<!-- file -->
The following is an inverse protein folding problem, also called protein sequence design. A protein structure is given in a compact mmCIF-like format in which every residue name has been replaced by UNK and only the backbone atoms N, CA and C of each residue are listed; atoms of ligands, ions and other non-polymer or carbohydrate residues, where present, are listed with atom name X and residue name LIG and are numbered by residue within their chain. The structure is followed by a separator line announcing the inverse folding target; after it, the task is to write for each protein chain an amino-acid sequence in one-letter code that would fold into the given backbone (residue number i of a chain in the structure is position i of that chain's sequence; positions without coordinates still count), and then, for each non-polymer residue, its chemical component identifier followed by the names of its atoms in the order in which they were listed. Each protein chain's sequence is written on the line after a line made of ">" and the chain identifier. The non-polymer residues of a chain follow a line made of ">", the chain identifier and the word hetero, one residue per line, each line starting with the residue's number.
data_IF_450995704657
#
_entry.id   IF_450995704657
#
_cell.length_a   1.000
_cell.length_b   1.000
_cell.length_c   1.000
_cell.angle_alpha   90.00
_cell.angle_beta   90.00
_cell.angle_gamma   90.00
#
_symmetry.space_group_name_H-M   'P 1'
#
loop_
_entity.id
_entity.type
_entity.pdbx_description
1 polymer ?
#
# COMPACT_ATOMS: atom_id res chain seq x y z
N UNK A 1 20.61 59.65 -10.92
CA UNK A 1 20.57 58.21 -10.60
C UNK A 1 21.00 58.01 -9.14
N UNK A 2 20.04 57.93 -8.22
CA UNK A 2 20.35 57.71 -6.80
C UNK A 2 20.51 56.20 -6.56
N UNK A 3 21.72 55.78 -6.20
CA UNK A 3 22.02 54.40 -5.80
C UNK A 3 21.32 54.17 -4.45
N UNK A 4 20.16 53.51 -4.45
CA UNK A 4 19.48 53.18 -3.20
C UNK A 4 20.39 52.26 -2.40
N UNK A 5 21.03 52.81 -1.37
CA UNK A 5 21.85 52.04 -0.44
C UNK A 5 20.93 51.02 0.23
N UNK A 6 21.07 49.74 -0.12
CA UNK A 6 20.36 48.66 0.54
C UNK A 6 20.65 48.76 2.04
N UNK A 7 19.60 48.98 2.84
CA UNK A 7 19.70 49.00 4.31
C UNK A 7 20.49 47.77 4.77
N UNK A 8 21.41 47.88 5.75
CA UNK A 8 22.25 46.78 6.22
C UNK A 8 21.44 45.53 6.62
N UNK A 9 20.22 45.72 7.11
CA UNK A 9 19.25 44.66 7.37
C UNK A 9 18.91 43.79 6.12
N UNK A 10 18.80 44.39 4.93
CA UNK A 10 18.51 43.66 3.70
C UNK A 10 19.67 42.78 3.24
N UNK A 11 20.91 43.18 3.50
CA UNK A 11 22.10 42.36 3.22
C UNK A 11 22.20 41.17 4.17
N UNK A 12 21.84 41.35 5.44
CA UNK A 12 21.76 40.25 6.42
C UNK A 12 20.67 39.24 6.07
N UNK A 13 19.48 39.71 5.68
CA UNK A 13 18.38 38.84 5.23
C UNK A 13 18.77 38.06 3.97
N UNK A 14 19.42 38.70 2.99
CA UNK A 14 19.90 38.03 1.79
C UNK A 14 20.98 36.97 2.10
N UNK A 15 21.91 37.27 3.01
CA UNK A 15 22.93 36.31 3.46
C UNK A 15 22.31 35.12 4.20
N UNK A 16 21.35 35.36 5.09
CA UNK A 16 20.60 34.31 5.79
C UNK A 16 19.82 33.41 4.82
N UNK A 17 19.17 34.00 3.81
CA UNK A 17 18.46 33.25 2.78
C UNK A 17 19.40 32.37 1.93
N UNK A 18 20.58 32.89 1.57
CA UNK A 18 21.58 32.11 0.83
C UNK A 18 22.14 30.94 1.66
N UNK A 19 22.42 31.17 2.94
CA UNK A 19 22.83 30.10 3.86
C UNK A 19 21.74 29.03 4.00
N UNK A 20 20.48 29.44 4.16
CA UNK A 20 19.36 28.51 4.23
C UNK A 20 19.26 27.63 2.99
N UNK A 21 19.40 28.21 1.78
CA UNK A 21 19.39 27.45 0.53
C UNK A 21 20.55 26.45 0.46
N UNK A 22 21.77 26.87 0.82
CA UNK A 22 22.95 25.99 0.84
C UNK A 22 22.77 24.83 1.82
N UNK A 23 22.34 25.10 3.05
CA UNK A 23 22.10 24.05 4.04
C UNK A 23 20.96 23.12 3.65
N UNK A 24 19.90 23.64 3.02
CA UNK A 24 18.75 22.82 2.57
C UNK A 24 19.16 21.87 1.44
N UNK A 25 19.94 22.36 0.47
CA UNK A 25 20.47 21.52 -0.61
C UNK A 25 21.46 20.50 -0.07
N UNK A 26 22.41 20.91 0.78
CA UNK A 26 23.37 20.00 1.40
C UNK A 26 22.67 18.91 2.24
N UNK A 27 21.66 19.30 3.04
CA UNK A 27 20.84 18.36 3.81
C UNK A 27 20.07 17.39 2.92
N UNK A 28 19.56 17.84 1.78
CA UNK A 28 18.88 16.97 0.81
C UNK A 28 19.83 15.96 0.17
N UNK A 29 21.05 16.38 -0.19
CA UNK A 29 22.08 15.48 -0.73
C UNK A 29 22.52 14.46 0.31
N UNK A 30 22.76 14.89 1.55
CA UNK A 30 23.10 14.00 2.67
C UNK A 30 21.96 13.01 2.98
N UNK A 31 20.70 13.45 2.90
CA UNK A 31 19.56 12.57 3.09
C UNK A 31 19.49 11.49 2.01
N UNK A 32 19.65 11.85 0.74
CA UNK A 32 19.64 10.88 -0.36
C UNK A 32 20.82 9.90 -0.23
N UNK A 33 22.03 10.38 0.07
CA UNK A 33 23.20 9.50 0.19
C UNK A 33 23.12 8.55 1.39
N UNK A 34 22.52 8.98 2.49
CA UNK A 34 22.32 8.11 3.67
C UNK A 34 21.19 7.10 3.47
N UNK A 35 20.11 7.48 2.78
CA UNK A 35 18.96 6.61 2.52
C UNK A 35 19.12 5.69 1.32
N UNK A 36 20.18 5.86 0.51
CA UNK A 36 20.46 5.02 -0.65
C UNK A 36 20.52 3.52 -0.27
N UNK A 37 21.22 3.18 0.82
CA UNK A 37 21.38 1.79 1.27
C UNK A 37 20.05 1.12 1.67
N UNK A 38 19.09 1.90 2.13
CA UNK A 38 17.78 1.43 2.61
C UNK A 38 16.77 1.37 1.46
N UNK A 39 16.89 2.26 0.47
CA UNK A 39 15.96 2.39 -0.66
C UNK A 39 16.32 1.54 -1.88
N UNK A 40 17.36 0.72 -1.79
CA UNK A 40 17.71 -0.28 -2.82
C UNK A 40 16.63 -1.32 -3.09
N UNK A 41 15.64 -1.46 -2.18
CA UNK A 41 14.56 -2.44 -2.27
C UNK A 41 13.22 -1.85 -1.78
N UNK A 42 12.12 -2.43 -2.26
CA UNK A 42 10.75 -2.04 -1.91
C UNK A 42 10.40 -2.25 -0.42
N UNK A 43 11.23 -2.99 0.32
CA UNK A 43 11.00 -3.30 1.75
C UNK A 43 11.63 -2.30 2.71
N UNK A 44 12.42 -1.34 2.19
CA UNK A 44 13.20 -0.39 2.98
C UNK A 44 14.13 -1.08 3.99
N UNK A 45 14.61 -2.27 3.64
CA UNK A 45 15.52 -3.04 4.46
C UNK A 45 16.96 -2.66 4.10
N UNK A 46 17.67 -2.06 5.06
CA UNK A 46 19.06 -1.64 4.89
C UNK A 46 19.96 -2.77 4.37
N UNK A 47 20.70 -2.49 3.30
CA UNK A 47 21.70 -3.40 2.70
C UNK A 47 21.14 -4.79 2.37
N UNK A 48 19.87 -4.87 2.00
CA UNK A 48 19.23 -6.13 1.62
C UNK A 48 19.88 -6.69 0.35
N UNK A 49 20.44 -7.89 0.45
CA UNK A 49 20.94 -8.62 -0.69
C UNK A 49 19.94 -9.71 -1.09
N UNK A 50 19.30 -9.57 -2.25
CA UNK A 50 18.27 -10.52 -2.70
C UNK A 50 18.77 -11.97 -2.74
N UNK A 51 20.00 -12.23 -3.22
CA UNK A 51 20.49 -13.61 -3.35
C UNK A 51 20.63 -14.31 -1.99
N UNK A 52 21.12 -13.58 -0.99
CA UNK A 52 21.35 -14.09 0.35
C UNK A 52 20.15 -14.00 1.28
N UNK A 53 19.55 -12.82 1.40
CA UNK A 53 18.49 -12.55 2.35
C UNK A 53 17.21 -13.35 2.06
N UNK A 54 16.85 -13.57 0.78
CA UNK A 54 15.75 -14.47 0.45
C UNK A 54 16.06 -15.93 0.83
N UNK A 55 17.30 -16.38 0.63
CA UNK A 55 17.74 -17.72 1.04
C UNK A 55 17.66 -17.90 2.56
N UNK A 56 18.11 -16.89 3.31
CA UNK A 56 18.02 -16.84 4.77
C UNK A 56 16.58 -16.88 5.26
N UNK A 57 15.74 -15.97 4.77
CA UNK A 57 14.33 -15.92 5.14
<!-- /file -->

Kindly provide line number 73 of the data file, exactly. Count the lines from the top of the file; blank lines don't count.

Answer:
N UNK A 18 20.58 32.89 1.57